Most Americans think that the “ideal” person is someone who is independent and self-reliant. Most American teenagers will try to do things on their own without asking for help unless they really need it. Many teenagers, but not all, prepare their own meals and do their own laundry. The majority of teens move away from home to attend college after high school. Their independence and self-reliance help them adjust easily to living unsupervised by a parent. They are comfortable being responsible for themselves. Still, most parents like it when their son or daughter comes to them for help. Never be afraid to ask your host parents for help, they will always be happy to help you!
*Youth group is a social group for teenagers, which is usually affiliated with a church. They
often go on outings to the movies, camping, or have dances or other functions. Participating in youth
group activities is a great way to meet other teenagers and the activities are usually a lot of fun. You do
not need to be of any certain religion nor do you need to convert to join.
telephone card available locally at department or convenience stores.
If you are going to make a call to your home country, please use a calling card unless you work out an arrangement with the family to pay for the calls once the bill arrives. All calls placed by the student that are direct dial calls go straight to the host family’s phone bill! Calls made in this manner are the sole responsibility of the student. These calls are to be paid for immediately in time for that month’s payment of the phone bill. Thunder Exchange does not condone any student’s disregard of phone responsibility. Failure to adhere to phone rules of the host family could result in the loss of phone privileges in the home. Overseas telephone calls are very expensive and have been a cause of severe shock and financial trauma to exchange students and host families! Phone bills for hundreds and even thousands of dollars have been received in a single month! Exchange students are encouraged to purchase a prepaidtelephone card available locally at department or convenience stores. Most families only have one phone so be considerate and do not be on the phone too long. Many families understand if you talk to your parents once a week for an hour, but if you talk to them that much every day it is too much. Be respectfulof the other people in the family. In addition, most families do not like for someone to call them after 10 PM or before 6:30 AM, please especially let your friends and parents who are in a different time zone know this.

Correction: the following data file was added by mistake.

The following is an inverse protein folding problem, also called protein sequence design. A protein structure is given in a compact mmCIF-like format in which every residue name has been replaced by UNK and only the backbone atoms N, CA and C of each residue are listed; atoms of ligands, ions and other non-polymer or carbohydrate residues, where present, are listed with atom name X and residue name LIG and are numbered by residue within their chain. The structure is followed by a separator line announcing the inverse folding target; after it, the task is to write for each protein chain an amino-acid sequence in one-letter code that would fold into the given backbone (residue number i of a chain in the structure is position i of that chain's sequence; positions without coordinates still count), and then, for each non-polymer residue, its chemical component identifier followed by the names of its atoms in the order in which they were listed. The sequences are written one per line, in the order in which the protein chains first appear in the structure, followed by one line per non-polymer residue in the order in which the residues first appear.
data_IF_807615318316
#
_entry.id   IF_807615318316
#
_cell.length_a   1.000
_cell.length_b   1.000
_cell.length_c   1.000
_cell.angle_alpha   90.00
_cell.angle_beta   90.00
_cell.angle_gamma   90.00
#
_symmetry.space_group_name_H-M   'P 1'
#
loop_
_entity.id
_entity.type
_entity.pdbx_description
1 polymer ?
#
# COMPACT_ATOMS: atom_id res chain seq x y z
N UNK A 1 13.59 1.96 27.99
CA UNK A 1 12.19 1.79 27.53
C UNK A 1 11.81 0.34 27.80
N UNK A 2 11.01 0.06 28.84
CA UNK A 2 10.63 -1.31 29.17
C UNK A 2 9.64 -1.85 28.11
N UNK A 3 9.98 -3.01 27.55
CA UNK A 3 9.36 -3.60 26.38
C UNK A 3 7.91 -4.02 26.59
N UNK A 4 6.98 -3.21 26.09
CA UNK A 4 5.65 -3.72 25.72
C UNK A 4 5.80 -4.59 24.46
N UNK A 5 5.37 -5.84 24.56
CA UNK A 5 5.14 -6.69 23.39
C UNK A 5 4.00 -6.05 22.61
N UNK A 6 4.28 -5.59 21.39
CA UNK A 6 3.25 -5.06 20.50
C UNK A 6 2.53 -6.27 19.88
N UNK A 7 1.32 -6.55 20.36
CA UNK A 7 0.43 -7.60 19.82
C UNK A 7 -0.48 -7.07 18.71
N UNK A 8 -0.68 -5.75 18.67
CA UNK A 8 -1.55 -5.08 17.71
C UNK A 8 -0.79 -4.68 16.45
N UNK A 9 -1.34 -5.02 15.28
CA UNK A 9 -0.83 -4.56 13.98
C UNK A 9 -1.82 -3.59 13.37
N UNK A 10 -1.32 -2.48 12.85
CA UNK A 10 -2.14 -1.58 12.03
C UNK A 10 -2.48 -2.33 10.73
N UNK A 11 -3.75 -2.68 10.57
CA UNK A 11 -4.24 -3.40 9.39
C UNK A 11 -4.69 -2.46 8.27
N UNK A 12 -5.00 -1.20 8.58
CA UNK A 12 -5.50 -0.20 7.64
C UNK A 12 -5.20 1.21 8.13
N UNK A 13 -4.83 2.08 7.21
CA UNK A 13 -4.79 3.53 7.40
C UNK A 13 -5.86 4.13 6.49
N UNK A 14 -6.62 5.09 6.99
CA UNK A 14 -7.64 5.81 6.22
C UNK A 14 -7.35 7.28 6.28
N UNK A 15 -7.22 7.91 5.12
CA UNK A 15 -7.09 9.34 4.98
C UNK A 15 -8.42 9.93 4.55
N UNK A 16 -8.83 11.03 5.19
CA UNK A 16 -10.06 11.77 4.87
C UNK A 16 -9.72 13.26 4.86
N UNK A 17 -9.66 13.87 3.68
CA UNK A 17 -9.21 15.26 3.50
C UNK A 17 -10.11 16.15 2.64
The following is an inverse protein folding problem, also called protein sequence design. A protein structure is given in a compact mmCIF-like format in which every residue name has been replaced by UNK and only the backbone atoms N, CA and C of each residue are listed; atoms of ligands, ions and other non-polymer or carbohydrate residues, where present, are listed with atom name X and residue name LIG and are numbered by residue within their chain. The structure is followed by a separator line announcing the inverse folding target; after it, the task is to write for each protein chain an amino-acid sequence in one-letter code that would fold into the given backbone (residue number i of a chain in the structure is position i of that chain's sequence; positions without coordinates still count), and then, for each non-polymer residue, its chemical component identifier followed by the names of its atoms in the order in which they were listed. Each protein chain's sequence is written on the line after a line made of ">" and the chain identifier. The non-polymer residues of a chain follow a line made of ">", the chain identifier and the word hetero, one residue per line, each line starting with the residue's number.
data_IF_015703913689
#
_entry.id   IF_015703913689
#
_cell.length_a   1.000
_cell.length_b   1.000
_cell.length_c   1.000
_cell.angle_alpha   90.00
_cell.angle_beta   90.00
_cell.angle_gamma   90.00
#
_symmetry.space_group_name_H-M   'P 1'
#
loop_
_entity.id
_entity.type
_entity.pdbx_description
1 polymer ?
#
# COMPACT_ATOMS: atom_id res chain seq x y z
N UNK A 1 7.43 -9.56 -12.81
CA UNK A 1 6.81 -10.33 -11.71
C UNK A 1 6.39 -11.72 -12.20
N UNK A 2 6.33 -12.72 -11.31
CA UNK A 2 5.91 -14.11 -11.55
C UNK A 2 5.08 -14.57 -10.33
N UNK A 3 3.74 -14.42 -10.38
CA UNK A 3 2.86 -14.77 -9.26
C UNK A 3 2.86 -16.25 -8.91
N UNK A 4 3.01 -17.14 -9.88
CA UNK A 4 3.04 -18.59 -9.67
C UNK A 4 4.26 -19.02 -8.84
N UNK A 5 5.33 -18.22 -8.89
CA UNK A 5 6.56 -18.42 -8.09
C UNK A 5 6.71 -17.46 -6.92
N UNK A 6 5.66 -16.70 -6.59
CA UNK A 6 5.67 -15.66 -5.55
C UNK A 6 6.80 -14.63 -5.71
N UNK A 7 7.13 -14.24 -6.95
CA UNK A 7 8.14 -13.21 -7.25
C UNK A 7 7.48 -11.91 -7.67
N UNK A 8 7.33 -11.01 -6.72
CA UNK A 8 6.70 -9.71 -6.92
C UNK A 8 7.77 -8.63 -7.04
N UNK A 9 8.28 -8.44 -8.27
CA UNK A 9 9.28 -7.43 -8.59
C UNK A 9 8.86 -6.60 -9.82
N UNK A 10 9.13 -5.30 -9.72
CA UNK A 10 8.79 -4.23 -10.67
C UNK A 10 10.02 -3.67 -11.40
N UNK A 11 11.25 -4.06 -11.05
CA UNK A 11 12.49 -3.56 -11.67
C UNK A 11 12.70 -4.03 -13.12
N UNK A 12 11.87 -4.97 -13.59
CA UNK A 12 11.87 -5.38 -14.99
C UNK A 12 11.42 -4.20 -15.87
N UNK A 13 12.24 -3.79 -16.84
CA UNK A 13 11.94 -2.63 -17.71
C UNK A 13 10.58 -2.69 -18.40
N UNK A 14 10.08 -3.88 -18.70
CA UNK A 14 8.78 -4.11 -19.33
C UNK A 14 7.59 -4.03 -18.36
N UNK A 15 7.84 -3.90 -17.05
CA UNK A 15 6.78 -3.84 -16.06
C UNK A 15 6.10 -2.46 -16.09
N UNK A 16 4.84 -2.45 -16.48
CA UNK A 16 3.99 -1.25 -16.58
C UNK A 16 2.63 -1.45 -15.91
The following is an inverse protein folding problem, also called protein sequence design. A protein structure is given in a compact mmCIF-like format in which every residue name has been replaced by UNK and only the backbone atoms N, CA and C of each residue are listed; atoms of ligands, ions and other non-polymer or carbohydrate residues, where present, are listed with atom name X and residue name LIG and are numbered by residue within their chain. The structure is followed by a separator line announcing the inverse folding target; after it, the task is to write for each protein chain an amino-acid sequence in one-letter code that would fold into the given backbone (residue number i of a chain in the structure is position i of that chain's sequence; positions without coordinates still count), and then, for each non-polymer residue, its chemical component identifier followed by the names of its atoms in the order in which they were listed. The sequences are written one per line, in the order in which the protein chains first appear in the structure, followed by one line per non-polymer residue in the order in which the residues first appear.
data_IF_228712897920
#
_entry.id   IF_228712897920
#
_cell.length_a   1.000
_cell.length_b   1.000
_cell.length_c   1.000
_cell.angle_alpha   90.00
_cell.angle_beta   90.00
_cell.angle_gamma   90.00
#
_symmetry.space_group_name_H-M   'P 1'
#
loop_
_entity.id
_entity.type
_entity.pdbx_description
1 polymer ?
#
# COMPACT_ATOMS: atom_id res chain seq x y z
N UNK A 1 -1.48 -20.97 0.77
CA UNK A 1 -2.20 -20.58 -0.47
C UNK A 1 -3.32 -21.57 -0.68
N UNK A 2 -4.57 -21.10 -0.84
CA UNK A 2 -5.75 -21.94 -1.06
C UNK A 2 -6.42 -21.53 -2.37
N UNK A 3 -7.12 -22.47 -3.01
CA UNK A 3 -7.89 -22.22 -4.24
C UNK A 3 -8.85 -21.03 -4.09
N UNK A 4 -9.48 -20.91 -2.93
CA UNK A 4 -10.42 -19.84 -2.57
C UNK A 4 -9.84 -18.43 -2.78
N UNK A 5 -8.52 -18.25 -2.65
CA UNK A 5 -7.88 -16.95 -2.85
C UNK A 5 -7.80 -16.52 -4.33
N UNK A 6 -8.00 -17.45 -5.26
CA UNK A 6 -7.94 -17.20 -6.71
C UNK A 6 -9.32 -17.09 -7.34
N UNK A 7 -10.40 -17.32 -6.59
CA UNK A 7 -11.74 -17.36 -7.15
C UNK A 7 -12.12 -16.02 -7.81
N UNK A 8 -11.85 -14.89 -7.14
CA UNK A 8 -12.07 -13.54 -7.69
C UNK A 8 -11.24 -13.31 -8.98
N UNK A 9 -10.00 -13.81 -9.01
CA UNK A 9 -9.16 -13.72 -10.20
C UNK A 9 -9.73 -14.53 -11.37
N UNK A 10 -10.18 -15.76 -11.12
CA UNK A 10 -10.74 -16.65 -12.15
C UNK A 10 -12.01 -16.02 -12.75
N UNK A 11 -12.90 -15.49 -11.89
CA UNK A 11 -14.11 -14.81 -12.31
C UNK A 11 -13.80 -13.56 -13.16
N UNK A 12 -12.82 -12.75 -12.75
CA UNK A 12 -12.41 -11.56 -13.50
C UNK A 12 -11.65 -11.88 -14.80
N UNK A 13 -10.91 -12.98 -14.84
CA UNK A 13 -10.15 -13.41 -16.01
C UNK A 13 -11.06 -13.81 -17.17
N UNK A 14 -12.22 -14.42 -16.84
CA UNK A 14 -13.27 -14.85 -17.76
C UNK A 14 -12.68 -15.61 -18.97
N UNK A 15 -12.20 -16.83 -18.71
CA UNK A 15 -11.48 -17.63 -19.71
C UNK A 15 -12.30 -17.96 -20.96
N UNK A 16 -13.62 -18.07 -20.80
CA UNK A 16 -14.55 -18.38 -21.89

If your host family has a computer, they may set hours for when you will be able to use it. Please respect their wishes. One hour per day on the computer should be more than enough time to complete any homework assignments or to send and receive email. You should NOT spend all of your free time on the computer or telephone, chatting, writing, and speaking in your native language. It will NOT help you to practice and improve your English. Excessive use of the computer, with or without permission, is unacceptable behavior and can result in warning or probation. If you download material that offends members of the host family, this can create problems that will cause tension and be hard to mend. Inappropriate use of the computer can result in a total loss of computer privileges.
If you would like to go out with your friends at night, you will probably be given a curfew. On school nights it is only acceptable to go out on special occasions or to attend an event. On the weekend, your curfew will usually, but not always, be between 10 and midnight. Your host family will discuss your curfew with you. Please be courteous and respect their wishes.
Most Americans are very punctual and have their activities planned on a schedule. Being late is considered rude. If you cannot be on time, you should contact the people that you are meeting to notify them that you will be late. If you arrive late, you should apologize to the person that you kept waiting.